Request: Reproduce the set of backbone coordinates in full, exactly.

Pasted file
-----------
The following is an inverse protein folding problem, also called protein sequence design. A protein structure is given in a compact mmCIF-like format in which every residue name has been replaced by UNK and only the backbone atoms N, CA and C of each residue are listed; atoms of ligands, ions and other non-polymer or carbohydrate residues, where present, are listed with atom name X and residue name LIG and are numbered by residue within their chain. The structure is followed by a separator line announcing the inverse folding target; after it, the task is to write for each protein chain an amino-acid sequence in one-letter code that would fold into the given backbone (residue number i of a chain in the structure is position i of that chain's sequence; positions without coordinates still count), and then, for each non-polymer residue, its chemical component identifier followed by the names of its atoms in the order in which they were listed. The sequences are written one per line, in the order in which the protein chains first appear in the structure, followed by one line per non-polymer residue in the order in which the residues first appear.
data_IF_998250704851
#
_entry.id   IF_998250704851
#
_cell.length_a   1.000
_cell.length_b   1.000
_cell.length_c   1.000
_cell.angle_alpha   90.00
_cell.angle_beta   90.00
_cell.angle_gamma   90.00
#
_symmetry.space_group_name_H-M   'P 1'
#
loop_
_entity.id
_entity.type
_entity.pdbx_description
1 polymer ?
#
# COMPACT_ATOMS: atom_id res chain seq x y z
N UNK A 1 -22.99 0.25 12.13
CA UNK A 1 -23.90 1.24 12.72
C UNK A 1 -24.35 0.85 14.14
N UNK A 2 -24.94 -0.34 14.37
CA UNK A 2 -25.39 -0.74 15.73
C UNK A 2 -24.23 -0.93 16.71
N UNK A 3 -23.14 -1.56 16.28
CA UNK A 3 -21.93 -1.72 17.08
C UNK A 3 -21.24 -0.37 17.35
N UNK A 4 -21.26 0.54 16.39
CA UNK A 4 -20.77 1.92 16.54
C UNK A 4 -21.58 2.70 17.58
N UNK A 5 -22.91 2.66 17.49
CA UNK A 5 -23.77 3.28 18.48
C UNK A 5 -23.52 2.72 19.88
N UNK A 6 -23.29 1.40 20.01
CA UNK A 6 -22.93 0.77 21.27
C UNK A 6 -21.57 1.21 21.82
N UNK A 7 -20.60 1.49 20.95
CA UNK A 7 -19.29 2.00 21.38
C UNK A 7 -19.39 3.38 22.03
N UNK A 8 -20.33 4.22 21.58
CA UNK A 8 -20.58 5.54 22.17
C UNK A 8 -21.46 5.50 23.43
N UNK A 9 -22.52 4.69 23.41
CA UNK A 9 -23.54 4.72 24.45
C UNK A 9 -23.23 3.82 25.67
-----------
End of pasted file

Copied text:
The following is an inverse protein folding problem, also called protein sequence design. A protein structure is given in a compact mmCIF-like format in which every residue name has been replaced by UNK and only the backbone atoms N, CA and C of each residue are listed; atoms of ligands, ions and other non-polymer or carbohydrate residues, where present, are listed with atom name X and residue name LIG and are numbered by residue within their chain. The structure is followed by a separator line announcing the inverse folding target; after it, the task is to write for each protein chain an amino-acid sequence in one-letter code that would fold into the given backbone (residue number i of a chain in the structure is position i of that chain's sequence; positions without coordinates still count), and then, for each non-polymer residue, its chemical component identifier followed by the names of its atoms in the order in which they were listed. The sequences are written one per line, in the order in which the protein chains first appear in the structure, followed by one line per non-polymer residue in the order in which the residues first appear.
data_IF_998250704851
#
_entry.id   IF_998250704851
#
_cell.length_a   1.000
_cell.length_b   1.000
_cell.length_c   1.000
_cell.angle_alpha   90.00
_cell.angle_beta   90.00
_cell.angle_gamma   90.00
#
_symmetry.space_group_name_H-M   'P 1'
#
loop_
_entity.id
_entity.type
_entity.pdbx_description
1 polymer ?
#
# COMPACT_ATOMS: atom_id res chain seq x y z
N UNK A 1 -22.99 0.25 12.13
CA UNK A 1 -23.90 1.24 12.72
C UNK A 1 -24.35 0.85 14.14
N UNK A 2 -24.94 -0.34 14.37
CA UNK A 2 -25.39 -0.74 15.73
C UNK A 2 -24.23 -0.93 16.71
N UNK A 3 -23.14 -1.56 16.28
CA UNK A 3 -21.93 -1.72 17.08
C UNK A 3 -21.24 -0.37 17.35
N UNK A 4 -21.26 0.54 16.39
CA UNK A 4 -20.77 1.92 16.54
C UNK A 4 -21.58 2.70 17.58
N UNK A 5 -22.91 2.66 17.49
CA UNK A 5 -23.77 3.28 18.48
C UNK A 5 -23.52 2.72 19.88
N UNK A 6 -23.29 1.40 20.01
CA UNK A 6 -22.93 0.77 21.27
C UNK A 6 -21.57 1.21 21.82
N UNK A 7 -20.60 1.49 20.95
CA UNK A 7 -19.29 2.00 21.38
C UNK A 7 -19.39 3.38 22.03
N UNK A 8 -20.33 4.22 21.58
CA UNK A 8 -20.58 5.54 22.17
C UNK A 8 -21.46 5.50 23.43
N UNK A 9 -22.52 4.69 23.41
CA UNK A 9 -23.54 4.72 24.45
C UNK A 9 -23.23 3.82 25.67